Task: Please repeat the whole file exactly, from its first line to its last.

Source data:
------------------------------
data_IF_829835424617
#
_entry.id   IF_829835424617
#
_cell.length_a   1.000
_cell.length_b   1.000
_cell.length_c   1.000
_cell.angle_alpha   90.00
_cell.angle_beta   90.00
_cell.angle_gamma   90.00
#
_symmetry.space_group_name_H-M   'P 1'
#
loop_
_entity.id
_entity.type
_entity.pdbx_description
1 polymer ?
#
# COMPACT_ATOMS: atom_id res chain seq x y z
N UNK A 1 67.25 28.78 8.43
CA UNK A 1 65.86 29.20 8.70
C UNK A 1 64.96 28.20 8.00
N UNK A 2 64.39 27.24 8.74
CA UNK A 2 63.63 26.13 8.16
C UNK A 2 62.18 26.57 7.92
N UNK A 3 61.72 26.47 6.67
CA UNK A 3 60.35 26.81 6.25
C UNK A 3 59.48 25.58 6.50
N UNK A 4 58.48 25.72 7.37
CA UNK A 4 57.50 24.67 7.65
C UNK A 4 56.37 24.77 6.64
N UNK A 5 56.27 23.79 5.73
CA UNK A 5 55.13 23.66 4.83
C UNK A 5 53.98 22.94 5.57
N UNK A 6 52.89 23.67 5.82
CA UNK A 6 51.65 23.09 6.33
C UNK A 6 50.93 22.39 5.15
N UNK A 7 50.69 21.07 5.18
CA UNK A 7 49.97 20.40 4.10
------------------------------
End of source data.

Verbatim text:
data_IF_829835424617
#
_entry.id   IF_829835424617
#
_cell.length_a   1.000
_cell.length_b   1.000
_cell.length_c   1.000
_cell.angle_alpha   90.00
_cell.angle_beta   90.00
_cell.angle_gamma   90.00
#
_symmetry.space_group_name_H-M   'P 1'
#
loop_
_entity.id
_entity.type
_entity.pdbx_description
1 polymer ?
#
# COMPACT_ATOMS: atom_id res chain seq x y z
N UNK A 1 67.25 28.78 8.43
CA UNK A 1 65.86 29.20 8.70
C UNK A 1 64.96 28.20 8.00
N UNK A 2 64.39 27.24 8.74
CA UNK A 2 63.63 26.13 8.16
C UNK A 2 62.18 26.57 7.92
N UNK A 3 61.72 26.47 6.67
CA UNK A 3 60.35 26.81 6.25
C UNK A 3 59.48 25.58 6.50
N UNK A 4 58.48 25.72 7.37
CA UNK A 4 57.50 24.67 7.65
C UNK A 4 56.37 24.77 6.64
N UNK A 5 56.27 23.79 5.73
CA UNK A 5 55.13 23.66 4.83
C UNK A 5 53.98 22.94 5.57
N UNK A 6 52.89 23.67 5.82
CA UNK A 6 51.65 23.09 6.33
C UNK A 6 50.93 22.39 5.15
N UNK A 7 50.69 21.07 5.18
CA UNK A 7 49.97 20.40 4.10